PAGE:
I wasn't familiar with manga or anime in 1997, or I'd surely recognize the influence it has on McGuinness' art: Those thick lines. Those character designs that come either from a Disney animated feature or a Street Fighter arcade game. Those frantic action scenes. McGuinness' art, even this early in his career, was a fully developed thing worth looking at. Even today, I think the art in this book stands up. His storytelling has matured a bit, but the art style is notably polished. The speedlines for motions both large and small add a style to the art that wasn't common back then. Jim Lee and his clones might have adopted a large number of traits from the same source a few years earlier, but McGuinness goes in a different direction. It's fascinating to look at.

His characters emote. Deadpool snaps off one-liners like they're nothing, but the reactions to them are genuinely on the faces of those around Deadpool. Heck, even Deadpool's body language and occasional squint of the eyes on his mask can convey an emotion. It's not just the surface gloss of his influences on display here; there's an honest-to-goodness skill at work. And while some backgrounds might suffer for it, it's a trade-off I'm willing to make.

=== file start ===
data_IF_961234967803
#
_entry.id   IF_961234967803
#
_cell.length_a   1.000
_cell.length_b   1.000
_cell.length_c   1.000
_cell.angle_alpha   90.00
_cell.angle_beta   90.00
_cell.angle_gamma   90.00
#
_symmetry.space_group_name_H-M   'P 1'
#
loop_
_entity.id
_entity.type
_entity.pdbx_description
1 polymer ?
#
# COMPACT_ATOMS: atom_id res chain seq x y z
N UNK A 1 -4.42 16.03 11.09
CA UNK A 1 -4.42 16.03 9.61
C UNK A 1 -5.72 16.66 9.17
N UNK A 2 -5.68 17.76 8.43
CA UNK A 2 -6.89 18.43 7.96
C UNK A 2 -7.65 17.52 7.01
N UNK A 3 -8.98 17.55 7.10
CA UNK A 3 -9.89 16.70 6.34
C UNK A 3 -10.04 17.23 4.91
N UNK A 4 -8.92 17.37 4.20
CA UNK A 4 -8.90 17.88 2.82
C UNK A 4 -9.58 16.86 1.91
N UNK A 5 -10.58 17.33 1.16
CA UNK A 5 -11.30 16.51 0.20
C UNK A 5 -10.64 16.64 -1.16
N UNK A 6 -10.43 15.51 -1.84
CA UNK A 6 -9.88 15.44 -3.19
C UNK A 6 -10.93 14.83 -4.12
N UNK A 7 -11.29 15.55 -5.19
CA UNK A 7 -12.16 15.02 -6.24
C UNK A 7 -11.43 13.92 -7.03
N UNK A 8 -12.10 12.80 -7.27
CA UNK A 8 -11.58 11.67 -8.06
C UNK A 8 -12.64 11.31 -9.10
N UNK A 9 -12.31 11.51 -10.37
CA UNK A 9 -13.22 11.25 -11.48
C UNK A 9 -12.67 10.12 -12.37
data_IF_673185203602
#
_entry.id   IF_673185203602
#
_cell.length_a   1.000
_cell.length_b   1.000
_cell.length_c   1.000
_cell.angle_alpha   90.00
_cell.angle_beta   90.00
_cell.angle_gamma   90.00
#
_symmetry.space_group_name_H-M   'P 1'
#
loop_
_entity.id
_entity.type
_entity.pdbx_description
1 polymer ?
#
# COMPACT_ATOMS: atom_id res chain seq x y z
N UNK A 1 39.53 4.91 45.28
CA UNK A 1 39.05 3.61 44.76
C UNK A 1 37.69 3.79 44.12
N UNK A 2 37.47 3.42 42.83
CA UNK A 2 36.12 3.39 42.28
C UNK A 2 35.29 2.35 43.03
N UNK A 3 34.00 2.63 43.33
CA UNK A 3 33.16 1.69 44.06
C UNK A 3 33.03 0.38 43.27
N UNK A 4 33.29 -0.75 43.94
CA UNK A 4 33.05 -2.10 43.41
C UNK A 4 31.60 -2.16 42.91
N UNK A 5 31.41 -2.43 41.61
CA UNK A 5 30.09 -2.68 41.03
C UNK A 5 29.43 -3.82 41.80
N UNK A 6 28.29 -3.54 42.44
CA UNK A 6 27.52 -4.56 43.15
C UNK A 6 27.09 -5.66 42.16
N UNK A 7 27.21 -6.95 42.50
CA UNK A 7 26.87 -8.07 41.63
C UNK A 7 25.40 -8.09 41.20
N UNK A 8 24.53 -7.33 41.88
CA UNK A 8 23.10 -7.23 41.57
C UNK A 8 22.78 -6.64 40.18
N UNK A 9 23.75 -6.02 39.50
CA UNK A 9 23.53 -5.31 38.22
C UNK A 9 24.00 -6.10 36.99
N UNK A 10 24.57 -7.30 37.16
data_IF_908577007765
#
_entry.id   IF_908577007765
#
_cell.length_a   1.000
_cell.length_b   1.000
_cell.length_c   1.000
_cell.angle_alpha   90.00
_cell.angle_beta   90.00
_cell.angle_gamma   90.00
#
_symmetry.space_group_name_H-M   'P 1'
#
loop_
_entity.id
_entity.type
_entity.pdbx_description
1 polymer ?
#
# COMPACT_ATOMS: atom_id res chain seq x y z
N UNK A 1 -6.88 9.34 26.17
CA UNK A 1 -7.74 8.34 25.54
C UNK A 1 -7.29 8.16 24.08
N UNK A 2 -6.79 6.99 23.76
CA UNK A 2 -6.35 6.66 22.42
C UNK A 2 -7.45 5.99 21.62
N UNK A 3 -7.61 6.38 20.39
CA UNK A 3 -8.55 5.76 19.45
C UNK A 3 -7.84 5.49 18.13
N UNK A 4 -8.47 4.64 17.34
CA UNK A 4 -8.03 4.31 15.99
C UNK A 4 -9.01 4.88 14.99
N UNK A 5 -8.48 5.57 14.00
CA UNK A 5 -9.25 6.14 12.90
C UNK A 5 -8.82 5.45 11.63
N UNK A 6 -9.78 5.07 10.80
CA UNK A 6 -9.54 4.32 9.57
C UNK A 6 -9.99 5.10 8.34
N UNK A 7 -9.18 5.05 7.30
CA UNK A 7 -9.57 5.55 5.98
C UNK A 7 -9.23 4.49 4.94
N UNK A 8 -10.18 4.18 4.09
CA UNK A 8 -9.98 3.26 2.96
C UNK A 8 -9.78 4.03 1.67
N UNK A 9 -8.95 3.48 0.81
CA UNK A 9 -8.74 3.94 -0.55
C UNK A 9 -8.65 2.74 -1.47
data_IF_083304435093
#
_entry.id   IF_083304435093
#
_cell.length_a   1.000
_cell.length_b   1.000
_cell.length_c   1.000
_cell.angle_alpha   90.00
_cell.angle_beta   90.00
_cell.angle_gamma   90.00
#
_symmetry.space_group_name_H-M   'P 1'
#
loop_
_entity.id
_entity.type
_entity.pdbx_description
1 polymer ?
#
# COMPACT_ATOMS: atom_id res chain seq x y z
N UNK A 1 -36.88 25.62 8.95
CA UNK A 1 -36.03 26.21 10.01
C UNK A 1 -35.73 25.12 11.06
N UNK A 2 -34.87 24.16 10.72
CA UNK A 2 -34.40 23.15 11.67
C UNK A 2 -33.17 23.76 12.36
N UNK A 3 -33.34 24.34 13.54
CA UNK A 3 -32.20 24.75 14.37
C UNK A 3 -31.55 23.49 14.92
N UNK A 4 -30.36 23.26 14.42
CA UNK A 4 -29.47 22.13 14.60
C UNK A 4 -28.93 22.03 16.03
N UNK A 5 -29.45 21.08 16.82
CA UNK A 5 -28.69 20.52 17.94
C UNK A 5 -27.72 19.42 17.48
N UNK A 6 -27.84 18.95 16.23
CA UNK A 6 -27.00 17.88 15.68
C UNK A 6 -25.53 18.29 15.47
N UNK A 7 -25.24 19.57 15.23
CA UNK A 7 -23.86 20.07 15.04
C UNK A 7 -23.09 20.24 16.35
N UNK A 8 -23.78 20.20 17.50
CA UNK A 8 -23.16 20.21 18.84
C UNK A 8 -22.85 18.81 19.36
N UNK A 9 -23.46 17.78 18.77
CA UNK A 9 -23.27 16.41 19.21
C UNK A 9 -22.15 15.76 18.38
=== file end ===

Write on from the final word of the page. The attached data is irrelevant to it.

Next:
McGuinness' timing in the industry couldn't have been better. Deadpool premiered during Joe Madureira's X-Men run. McGuinness' style bears certain resemblances to Madureira's, mostly in that they seem to draw from similar influences. Heck, the two even shared a colorist. Christian Lichtner and his Liquid! Studio got credit for some of the early issues of Deadpool, as they also were regular colorists on the X-Men books and, as I recall, the exclusive Madureira colorists, even to this day.

This book was McGuinness' big break. Prior to this, his main claim to fame was a short run on a "Vampirella" comic. Remember when they published those? In any case, McGuinness acquitted himself well on the series, and has only gotten better, showing a great range of influences and experiences.